I pay about $13,000 a year in property tax and insurance, and I've found a high-yield savings account is the perfect tool to plan ahead

family home backyard summerThomas Barwick / Getty ImagesThe author is not pictured.Thomas Barwick / Getty Images

  • Some mortgage lenders include property taxes and homeowners insurance payments in the monthly mortgage payment. Others allow you to handle these on your own.
  • Because property taxes and insurance can be big expenses, you may want to save for them each month throughout the year rather than simply plan for the big payments.
  • I opened a high-yield savings account specifically to save money for my payments over time and to act as my personal escrow service.

When I went through the process of getting my current mortgage, the lender let me decide between paying for my property taxes and home insurance through escrow or handling those myself. I'm pretty good with a budget and I prefer paying on my own to get the added benefit of credit card points when it makes sense. Doing it on my own, I figured, would be more cost-effective.

It turns out I was right about the cost effectiveness of paying my own taxes and insurance, but managing to budget for those huge lump payments for my California home has been a bit more stressful than I expected.

That's why I opened another high-yield savings account - I chose Ally - to act as my personal escrow service. 

Automatic weekly savings

My annual property taxes are around $8,000 per year and I pay another $5,500 for property insurance, which includes an additional earthquake policy. I jokingly refer to these high costs as the "sunshine tax" we pay to live in Southern California.

With some generous rounding, I decided that $250 per week over 52 weeks per year adds up to $13,000. That will get me most of the way to the $13,500 I'll need each year.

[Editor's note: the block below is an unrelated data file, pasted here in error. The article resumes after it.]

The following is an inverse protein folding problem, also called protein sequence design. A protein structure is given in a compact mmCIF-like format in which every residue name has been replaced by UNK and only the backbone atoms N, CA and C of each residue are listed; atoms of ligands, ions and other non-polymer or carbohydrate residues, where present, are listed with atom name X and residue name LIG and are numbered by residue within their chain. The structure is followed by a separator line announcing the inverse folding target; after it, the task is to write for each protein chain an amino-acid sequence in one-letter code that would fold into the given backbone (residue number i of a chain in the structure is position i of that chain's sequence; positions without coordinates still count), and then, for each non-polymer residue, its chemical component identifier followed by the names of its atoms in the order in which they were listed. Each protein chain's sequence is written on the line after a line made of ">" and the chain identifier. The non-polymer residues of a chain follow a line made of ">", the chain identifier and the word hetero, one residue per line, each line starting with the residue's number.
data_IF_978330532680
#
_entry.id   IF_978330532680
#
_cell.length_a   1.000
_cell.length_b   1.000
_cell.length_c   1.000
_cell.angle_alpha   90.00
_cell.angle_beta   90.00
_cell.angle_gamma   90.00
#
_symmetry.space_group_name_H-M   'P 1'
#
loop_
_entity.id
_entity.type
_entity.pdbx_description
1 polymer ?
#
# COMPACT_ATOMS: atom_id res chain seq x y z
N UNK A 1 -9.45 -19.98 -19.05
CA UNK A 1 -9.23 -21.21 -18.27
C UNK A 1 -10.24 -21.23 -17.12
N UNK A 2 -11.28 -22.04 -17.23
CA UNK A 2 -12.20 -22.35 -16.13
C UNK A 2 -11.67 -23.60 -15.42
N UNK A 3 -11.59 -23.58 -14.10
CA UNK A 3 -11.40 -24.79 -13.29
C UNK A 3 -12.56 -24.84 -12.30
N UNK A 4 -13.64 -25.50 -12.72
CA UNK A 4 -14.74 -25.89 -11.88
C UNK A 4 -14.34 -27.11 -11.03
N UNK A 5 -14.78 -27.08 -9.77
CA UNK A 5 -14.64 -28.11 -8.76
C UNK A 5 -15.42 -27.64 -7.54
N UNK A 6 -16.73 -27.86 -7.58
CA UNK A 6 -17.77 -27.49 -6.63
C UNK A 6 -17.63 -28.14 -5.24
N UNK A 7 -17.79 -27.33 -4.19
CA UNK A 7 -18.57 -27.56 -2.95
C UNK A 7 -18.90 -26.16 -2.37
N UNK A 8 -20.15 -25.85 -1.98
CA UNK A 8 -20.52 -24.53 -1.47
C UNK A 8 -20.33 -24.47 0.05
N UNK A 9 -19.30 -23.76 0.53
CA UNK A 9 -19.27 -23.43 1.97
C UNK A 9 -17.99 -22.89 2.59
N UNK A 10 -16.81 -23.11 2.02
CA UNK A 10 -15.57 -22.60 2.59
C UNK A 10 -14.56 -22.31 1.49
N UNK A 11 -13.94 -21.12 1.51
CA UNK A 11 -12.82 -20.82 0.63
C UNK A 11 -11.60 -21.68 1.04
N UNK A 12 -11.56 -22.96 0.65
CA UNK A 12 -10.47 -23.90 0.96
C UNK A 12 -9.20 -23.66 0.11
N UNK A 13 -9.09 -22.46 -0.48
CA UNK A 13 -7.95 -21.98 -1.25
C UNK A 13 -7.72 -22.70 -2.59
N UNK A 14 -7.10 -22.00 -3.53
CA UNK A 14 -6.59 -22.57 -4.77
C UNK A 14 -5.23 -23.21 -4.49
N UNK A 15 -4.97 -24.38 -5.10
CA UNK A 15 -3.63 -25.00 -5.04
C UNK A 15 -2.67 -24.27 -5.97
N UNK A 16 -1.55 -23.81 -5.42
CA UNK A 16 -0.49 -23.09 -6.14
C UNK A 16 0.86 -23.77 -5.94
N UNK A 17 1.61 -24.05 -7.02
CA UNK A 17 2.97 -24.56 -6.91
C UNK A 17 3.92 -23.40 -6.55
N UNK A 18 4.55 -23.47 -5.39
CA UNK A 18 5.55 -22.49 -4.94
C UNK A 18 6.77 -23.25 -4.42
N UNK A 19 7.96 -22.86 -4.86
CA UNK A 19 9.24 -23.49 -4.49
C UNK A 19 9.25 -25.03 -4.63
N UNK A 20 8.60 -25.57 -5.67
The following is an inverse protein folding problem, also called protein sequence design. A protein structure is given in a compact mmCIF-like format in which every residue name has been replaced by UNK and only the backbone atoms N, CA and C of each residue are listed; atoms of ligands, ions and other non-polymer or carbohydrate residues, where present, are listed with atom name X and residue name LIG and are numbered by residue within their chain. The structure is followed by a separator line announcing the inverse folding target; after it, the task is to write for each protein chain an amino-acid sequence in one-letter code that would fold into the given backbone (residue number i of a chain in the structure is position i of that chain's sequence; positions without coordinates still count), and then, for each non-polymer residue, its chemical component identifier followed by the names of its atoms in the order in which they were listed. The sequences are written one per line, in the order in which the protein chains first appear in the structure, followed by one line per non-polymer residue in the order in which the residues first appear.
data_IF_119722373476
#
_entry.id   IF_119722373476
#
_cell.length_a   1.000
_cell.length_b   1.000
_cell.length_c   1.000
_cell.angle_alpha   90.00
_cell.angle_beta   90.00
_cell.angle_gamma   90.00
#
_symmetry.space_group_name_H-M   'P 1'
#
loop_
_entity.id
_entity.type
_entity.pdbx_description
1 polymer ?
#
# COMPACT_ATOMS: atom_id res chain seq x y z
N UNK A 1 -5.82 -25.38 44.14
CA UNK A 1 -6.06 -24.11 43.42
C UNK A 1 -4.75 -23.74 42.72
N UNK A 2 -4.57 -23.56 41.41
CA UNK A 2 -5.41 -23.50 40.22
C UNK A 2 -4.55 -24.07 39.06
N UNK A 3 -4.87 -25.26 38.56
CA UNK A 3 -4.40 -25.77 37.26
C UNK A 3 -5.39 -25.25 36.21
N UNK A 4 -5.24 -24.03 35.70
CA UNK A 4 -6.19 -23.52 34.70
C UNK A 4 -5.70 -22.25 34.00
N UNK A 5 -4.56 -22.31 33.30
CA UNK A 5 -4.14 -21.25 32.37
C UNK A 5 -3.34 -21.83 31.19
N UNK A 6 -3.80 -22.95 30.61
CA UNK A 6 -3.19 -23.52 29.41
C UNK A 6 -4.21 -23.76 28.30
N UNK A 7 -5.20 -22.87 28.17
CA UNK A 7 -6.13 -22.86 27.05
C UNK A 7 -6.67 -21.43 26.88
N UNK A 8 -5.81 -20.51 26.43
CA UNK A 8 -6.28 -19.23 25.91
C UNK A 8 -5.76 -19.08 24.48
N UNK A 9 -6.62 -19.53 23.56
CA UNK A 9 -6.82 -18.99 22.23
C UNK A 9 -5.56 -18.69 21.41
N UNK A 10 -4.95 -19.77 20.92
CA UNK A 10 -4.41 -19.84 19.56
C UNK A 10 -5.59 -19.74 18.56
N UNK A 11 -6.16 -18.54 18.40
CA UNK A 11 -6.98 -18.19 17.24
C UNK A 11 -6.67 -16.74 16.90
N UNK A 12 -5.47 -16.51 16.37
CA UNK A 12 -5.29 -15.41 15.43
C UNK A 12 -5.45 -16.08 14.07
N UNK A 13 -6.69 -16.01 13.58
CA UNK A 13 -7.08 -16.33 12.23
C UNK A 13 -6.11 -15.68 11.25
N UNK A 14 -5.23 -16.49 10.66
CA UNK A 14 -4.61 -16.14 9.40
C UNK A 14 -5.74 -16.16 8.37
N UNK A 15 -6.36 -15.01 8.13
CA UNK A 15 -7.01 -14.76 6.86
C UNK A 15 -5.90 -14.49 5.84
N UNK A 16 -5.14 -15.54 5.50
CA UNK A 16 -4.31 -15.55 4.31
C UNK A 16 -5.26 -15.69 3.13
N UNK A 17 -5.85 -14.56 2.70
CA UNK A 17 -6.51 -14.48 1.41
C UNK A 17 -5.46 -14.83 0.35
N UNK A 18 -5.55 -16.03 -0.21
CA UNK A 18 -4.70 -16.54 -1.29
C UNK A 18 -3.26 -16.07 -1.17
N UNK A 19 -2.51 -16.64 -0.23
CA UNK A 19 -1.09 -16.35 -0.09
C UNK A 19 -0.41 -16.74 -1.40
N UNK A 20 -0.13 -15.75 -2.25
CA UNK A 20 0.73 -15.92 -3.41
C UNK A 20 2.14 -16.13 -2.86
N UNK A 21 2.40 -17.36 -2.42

Earning interest on my balance

One of the big benefits of doing my own escrow is earning interest on my savings while automatically saving for my big payments. Property taxes are due in two $4,000 payments and insurance is a single payment.

While I'm saving, a high-yield savings account is a great choice because it pays more than 2% while keeping my funds safe with FDIC protection.

calc screenshotBankrate, via Eric RosenbergA calculator screenshot of my automatic savings plan,Bankrate, via Eric Rosenberg

According to the Bankrate Simple Interest Calculator, I'll save $13,140 per year, including interest, each year. That's $140 in interest at the current interest rate. Ally compounds interest daily, which helps my balance grow even faster with the weekly transfer.

Stress-free payment due dates

As a self-employed freelancer, I like to keep a good-sized emergency fund and plenty of cash on hand for anything that comes up. That includes things like preschool tuition, home repairs, car repairs, and the difference between my savings balance and my annual homeowner costs.

Because interest rates can go up and down, I'm not worried with hitting a precision number that is exactly equal to my payments. While my California property taxes are locked as long as I own the home, my insurance costs are likely to go up. So I'll need to make up some difference no matter what, and I don't care to over-estimate in this case.

No fees, costs, or escrow surprises

With the high-yield savings account, I can handle all of my banking online myself. I get all of the interest and don't have to pay any escrow fees. There will never be any surprise changes to my mortgage payment to make up for a change in rates elsewhere. For me, this is the way to go.

I also never have to worry about a minimum balance if I have to withdraw the entire balance at once, or any other recurring fee. As long as I don't need a few rare, fee-incurring activities, I won't pay anything. It will only pay me. That is exactly how a savings account should work.

Considering a high-yield savings account to reach your goals? Take a look at these offers from our partners:

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